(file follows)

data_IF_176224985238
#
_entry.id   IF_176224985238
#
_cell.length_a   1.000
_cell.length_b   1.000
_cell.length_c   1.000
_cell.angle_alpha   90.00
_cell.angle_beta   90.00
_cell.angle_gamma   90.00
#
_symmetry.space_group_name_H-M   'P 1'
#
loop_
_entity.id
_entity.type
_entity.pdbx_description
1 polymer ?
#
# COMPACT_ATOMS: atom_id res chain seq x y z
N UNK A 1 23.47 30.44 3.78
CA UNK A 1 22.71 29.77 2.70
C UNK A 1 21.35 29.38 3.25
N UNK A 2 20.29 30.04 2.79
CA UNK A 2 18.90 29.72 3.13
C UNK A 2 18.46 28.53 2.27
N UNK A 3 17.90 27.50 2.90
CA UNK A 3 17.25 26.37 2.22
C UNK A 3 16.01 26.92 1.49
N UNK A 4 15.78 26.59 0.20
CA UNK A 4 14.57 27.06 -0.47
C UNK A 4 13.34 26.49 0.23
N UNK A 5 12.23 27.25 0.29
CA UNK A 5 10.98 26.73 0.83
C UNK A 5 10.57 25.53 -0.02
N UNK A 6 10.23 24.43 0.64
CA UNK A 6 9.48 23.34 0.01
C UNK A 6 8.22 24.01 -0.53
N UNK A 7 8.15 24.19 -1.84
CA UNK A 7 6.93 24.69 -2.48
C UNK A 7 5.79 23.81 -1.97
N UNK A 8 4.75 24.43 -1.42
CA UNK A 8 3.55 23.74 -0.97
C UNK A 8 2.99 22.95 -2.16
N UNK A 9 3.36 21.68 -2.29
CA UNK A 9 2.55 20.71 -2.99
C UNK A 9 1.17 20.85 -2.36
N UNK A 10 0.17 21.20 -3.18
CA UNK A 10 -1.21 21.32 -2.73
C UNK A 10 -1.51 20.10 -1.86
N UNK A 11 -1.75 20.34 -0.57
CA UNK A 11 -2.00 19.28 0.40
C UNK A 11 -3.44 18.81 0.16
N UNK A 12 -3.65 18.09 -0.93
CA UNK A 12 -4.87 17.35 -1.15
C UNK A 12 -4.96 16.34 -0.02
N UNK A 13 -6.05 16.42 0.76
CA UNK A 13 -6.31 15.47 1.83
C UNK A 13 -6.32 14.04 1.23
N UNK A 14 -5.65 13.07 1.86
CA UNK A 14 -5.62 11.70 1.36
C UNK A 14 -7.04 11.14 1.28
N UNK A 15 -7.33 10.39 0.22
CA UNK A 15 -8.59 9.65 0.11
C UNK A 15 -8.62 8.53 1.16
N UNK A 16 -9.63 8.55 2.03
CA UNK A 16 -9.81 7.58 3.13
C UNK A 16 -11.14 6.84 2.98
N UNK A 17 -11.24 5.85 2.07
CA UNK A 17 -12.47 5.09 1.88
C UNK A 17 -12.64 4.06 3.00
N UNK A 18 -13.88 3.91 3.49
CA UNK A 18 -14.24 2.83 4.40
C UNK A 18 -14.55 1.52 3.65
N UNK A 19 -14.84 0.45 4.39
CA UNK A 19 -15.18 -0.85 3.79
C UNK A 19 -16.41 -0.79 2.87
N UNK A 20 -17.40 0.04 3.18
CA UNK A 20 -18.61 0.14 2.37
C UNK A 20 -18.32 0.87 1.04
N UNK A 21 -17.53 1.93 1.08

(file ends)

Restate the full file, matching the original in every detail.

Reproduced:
data_IF_176224985238
#
_entry.id   IF_176224985238
#
_cell.length_a   1.000
_cell.length_b   1.000
_cell.length_c   1.000
_cell.angle_alpha   90.00
_cell.angle_beta   90.00
_cell.angle_gamma   90.00
#
_symmetry.space_group_name_H-M   'P 1'
#
loop_
_entity.id
_entity.type
_entity.pdbx_description
1 polymer ?
#
# COMPACT_ATOMS: atom_id res chain seq x y z
N UNK A 1 23.47 30.44 3.78
CA UNK A 1 22.71 29.77 2.70
C UNK A 1 21.35 29.38 3.25
N UNK A 2 20.29 30.04 2.79
CA UNK A 2 18.90 29.72 3.13
C UNK A 2 18.46 28.53 2.27
N UNK A 3 17.90 27.50 2.90
CA UNK A 3 17.25 26.37 2.22
C UNK A 3 16.01 26.92 1.49
N UNK A 4 15.78 26.59 0.20
CA UNK A 4 14.57 27.06 -0.47
C UNK A 4 13.34 26.49 0.23
N UNK A 5 12.23 27.25 0.29
CA UNK A 5 10.98 26.73 0.83
C UNK A 5 10.57 25.53 -0.02
N UNK A 6 10.23 24.43 0.64
CA UNK A 6 9.48 23.34 0.01
C UNK A 6 8.22 24.01 -0.53
N UNK A 7 8.15 24.19 -1.84
CA UNK A 7 6.93 24.69 -2.48
C UNK A 7 5.79 23.81 -1.97
N UNK A 8 4.75 24.43 -1.42
CA UNK A 8 3.55 23.74 -0.97
C UNK A 8 2.99 22.95 -2.16
N UNK A 9 3.36 21.68 -2.29
CA UNK A 9 2.55 20.71 -2.99
C UNK A 9 1.17 20.85 -2.36
N UNK A 10 0.17 21.20 -3.18
CA UNK A 10 -1.21 21.32 -2.73
C UNK A 10 -1.51 20.10 -1.86
N UNK A 11 -1.75 20.34 -0.57
CA UNK A 11 -2.00 19.28 0.40
C UNK A 11 -3.44 18.81 0.16
N UNK A 12 -3.65 18.09 -0.93
CA UNK A 12 -4.87 17.35 -1.15
C UNK A 12 -4.96 16.34 -0.02
N UNK A 13 -6.05 16.42 0.76
CA UNK A 13 -6.31 15.47 1.83
C UNK A 13 -6.32 14.04 1.23
N UNK A 14 -5.65 13.07 1.86
CA UNK A 14 -5.62 11.70 1.36
C UNK A 14 -7.04 11.14 1.28
N UNK A 15 -7.33 10.39 0.22
CA UNK A 15 -8.59 9.65 0.11
C UNK A 15 -8.62 8.53 1.16
N UNK A 16 -9.63 8.55 2.03
CA UNK A 16 -9.81 7.58 3.13
C UNK A 16 -11.14 6.84 2.98
N UNK A 17 -11.24 5.85 2.07
CA UNK A 17 -12.47 5.09 1.88
C UNK A 17 -12.64 4.06 3.00
N UNK A 18 -13.88 3.91 3.49
CA UNK A 18 -14.24 2.83 4.40
C UNK A 18 -14.55 1.52 3.65
N UNK A 19 -14.84 0.45 4.39
CA UNK A 19 -15.18 -0.85 3.79
C UNK A 19 -16.41 -0.79 2.87
N UNK A 20 -17.40 0.04 3.18
CA UNK A 20 -18.61 0.14 2.37
C UNK A 20 -18.32 0.87 1.04
N UNK A 21 -17.53 1.93 1.08